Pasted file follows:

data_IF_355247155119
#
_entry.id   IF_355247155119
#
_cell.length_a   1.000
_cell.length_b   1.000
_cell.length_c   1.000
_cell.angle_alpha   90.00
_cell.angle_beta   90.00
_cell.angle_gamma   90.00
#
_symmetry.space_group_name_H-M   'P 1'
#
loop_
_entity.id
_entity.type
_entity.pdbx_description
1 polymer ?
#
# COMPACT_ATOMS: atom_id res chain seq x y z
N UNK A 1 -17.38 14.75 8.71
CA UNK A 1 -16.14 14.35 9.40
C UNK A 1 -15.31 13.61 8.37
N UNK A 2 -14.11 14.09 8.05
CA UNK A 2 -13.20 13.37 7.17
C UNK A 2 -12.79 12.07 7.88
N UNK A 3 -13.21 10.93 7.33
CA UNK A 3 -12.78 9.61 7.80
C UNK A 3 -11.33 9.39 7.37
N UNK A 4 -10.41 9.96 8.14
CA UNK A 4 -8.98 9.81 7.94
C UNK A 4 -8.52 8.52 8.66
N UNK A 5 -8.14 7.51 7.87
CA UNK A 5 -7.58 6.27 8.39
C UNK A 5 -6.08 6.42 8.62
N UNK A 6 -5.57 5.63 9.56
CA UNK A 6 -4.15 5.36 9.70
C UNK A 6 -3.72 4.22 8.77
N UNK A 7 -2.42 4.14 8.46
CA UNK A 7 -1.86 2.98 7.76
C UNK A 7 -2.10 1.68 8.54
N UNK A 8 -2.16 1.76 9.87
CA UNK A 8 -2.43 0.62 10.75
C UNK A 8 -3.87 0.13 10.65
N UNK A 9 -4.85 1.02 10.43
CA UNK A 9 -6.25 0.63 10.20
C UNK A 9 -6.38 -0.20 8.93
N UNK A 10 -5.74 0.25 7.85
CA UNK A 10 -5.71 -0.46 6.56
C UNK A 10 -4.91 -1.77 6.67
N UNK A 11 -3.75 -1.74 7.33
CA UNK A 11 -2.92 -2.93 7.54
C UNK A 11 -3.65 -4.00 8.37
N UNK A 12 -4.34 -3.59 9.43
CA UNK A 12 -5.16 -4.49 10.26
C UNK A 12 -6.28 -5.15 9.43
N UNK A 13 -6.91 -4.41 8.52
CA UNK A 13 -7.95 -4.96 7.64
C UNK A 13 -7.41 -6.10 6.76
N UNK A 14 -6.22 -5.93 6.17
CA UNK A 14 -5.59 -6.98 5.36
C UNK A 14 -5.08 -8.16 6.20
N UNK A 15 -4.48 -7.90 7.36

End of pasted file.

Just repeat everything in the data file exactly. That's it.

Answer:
data_IF_355247155119
#
_entry.id   IF_355247155119
#
_cell.length_a   1.000
_cell.length_b   1.000
_cell.length_c   1.000
_cell.angle_alpha   90.00
_cell.angle_beta   90.00
_cell.angle_gamma   90.00
#
_symmetry.space_group_name_H-M   'P 1'
#
loop_
_entity.id
_entity.type
_entity.pdbx_description
1 polymer ?
#
# COMPACT_ATOMS: atom_id res chain seq x y z
N UNK A 1 -17.38 14.75 8.71
CA UNK A 1 -16.14 14.35 9.40
C UNK A 1 -15.31 13.61 8.37
N UNK A 2 -14.11 14.09 8.05
CA UNK A 2 -13.20 13.37 7.17
C UNK A 2 -12.79 12.07 7.88
N UNK A 3 -13.21 10.93 7.33
CA UNK A 3 -12.78 9.61 7.80
C UNK A 3 -11.33 9.39 7.37
N UNK A 4 -10.41 9.96 8.14
CA UNK A 4 -8.98 9.81 7.94
C UNK A 4 -8.52 8.52 8.66
N UNK A 5 -8.14 7.51 7.87
CA UNK A 5 -7.58 6.27 8.39
C UNK A 5 -6.08 6.42 8.62
N UNK A 6 -5.57 5.63 9.56
CA UNK A 6 -4.15 5.36 9.70
C UNK A 6 -3.72 4.22 8.77
N UNK A 7 -2.42 4.14 8.46
CA UNK A 7 -1.86 2.98 7.76
C UNK A 7 -2.10 1.68 8.54
N UNK A 8 -2.16 1.76 9.87
CA UNK A 8 -2.43 0.62 10.75
C UNK A 8 -3.87 0.13 10.65
N UNK A 9 -4.85 1.02 10.43
CA UNK A 9 -6.25 0.63 10.20
C UNK A 9 -6.38 -0.20 8.93
N UNK A 10 -5.74 0.25 7.85
CA UNK A 10 -5.71 -0.46 6.56
C UNK A 10 -4.91 -1.77 6.67
N UNK A 11 -3.75 -1.74 7.33
CA UNK A 11 -2.92 -2.93 7.54
C UNK A 11 -3.65 -4.00 8.37
N UNK A 12 -4.34 -3.59 9.43
CA UNK A 12 -5.16 -4.49 10.26
C UNK A 12 -6.28 -5.15 9.43
N UNK A 13 -6.91 -4.41 8.52
CA UNK A 13 -7.95 -4.96 7.64
C UNK A 13 -7.41 -6.10 6.76
N UNK A 14 -6.22 -5.93 6.17
CA UNK A 14 -5.59 -6.98 5.36
C UNK A 14 -5.08 -8.16 6.20
N UNK A 15 -4.48 -7.90 7.36